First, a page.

Revolution vs. Evolution: CSS in JS

This is going to be a rather short article with some thoughts about the controversy around CSS in JS. Mark Dalgleish did a great job writing about this topic a couple of days ago: A Unified Styling Language. If you haven’t read the article yet, go ahead and read it, it’s a great roundup of the pros and cons (mostly the pros) of writing CSS inside your JavaScript code.

My concerns with CSS in JS

Mark Dalgleish did a great job highlighting the many upsides of using a CSS in JS approach so I take the chance to express my biggest concern with this methodology.

Many (competing) libraries

The trend of baking your CSS styles into your JavaScript modules is quite new and still there are already a multitude of competing libraries which you can use to write CSS inside your JavaScript more comfortable. Mark Dalgleish lists seven such libraries in his article and I’m quite sure this are just the most noteworthy from his perspective so there might already be at least a dozen commonly used CSS in JS libraries — and we’re just getting started.

Competition is usually not a bad thing but because all of those libraries are using their own approach and most of them are not interoperable, it will not be possible to share bits of styles as NPM packages which just work for all of the available libraries. Frameworks like Bootstrap would have to provide a dozen variants for every major CSS in JS library commonly used.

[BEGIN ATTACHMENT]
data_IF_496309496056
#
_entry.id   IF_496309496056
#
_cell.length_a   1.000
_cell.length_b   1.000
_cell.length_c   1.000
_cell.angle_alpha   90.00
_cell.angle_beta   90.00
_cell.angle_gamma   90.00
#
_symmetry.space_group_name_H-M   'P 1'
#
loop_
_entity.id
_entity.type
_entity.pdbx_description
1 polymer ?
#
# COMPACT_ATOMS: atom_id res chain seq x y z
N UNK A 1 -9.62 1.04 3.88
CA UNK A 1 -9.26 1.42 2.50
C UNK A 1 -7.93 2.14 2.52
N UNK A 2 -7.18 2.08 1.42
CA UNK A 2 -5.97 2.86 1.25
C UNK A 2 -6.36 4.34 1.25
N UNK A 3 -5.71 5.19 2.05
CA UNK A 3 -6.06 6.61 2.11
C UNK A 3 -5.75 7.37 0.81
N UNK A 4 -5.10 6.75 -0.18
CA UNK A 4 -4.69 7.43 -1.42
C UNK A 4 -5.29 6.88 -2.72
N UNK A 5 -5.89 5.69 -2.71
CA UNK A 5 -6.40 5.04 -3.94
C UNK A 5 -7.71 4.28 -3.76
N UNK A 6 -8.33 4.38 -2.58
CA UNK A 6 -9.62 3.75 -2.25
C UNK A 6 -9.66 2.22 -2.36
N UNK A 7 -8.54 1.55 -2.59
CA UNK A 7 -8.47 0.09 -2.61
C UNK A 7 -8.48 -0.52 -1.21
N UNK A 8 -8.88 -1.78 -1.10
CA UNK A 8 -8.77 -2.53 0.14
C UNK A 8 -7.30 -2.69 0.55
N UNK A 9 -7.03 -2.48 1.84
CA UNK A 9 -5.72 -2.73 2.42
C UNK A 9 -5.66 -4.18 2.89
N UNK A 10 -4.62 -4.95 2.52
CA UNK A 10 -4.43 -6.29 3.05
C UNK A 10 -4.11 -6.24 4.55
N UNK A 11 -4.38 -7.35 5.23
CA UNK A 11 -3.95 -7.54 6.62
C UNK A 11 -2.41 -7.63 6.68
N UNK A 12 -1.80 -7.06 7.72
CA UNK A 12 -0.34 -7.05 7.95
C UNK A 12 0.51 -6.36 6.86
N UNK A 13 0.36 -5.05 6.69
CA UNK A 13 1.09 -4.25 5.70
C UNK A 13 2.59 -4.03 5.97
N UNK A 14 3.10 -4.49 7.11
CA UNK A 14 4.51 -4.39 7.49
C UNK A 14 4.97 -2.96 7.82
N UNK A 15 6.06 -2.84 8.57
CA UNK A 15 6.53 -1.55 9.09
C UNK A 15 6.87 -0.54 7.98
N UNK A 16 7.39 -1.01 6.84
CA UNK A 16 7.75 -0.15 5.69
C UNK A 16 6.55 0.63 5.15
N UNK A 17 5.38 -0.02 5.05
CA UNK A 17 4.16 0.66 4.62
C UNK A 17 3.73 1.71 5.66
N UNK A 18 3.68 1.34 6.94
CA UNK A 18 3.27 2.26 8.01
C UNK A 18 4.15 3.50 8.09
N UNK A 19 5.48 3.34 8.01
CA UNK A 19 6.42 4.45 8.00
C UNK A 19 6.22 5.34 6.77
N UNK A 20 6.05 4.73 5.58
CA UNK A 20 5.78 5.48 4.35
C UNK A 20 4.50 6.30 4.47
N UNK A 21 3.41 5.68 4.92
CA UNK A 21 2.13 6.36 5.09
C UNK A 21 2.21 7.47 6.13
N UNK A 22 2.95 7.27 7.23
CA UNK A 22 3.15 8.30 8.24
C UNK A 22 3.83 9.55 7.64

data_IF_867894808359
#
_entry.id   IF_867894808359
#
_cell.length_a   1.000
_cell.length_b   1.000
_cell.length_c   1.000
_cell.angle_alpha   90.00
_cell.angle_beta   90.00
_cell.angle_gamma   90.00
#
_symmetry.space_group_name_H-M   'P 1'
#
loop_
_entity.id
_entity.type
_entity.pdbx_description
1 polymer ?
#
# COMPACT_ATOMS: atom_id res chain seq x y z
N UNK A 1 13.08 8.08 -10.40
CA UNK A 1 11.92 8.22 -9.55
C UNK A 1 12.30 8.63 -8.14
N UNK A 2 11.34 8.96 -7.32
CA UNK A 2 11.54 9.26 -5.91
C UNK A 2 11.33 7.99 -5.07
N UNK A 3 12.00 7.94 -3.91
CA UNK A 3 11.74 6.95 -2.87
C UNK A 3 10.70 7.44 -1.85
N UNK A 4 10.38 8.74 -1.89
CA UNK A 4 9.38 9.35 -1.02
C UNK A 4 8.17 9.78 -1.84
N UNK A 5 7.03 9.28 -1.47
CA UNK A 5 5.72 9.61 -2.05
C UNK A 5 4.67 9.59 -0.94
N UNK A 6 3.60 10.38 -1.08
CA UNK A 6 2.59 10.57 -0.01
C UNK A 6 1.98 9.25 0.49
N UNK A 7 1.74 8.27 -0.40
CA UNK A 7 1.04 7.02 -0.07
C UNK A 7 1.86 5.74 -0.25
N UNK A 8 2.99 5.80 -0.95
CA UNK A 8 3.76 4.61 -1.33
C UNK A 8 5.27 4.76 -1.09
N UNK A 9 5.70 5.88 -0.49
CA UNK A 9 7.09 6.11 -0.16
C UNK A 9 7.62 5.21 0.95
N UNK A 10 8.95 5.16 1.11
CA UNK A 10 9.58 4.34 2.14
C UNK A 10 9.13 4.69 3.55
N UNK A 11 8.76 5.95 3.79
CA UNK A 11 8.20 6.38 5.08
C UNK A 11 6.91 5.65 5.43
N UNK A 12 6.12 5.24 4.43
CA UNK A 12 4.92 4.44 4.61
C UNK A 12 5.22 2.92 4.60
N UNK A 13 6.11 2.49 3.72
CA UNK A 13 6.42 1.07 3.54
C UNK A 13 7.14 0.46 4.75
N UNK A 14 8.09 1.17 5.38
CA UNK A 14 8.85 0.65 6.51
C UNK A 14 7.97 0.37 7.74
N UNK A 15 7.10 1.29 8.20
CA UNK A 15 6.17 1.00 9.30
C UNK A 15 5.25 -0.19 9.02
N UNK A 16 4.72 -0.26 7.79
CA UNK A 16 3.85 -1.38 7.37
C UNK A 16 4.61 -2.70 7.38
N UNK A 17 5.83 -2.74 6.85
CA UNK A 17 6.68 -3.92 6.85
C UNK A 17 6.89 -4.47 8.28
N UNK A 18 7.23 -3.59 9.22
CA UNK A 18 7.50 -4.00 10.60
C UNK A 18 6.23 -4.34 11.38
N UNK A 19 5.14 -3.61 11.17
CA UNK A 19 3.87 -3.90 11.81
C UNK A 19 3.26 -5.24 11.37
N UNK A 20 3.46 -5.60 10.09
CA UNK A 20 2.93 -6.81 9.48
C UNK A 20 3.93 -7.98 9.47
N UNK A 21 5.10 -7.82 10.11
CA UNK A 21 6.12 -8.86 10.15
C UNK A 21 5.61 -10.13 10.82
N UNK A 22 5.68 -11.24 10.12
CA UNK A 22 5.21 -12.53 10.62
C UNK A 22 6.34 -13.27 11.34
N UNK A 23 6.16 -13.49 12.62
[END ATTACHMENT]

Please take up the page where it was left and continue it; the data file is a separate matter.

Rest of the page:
I’m a big believer in writing reusable, shareable small components and moving away from huge monolithic frameworks like Bootstrap. Most of my open source work (node-sass-magic-importer and avalanche) is focused at working on ideas of how we can solve this problem with the tools we already have or how we can improve the tools we currently have to make this possible. But with the current state of CSS in JS libraries we’re moving further away from achieving this goal — without a solid standard, code sharing will not be feasible in a sustainable way. We already have a solid standard, which is just good old CSS (and Sass as a superset of CSS).

The best solutions come from gradually improving existing systems instead of radically replacing old with new. Hence the success of the familiar SCSS syntax of Sass (over the more radical Sass syntax) or the fast adoption of ES6 compared to more extreme approaches like CoffeeScript or Dart.

Final thoughts

Humans evolved from unicellular organisms over a time span of billions of years. Western democracies where improved by taking the best bits and pieces of revolutionary ideas like socialism and, in more recent years, the green movement — whereas many of the states formed by radical revolutions were doomed to fail almost as spectacular as they were created (although there might be situations where a revolution is needed).

CSS in JS is a revolution which is currently going on. If we’re smart, we can learn a lot from it and gradually improve our existing systems to implement the best ideas and solutions provided by popular CSS in JS libraries.

Evolution is boring, democracy is boring and standards (and even more the process of defining and improving them) are very boring. But in the long run those boring and slow processes will win. And it might be that CSS in JS will win, but it will be a very boring and unspectacular version of CSS in JS, defined by some very boring standards and after an even more boring process of defining those standards.

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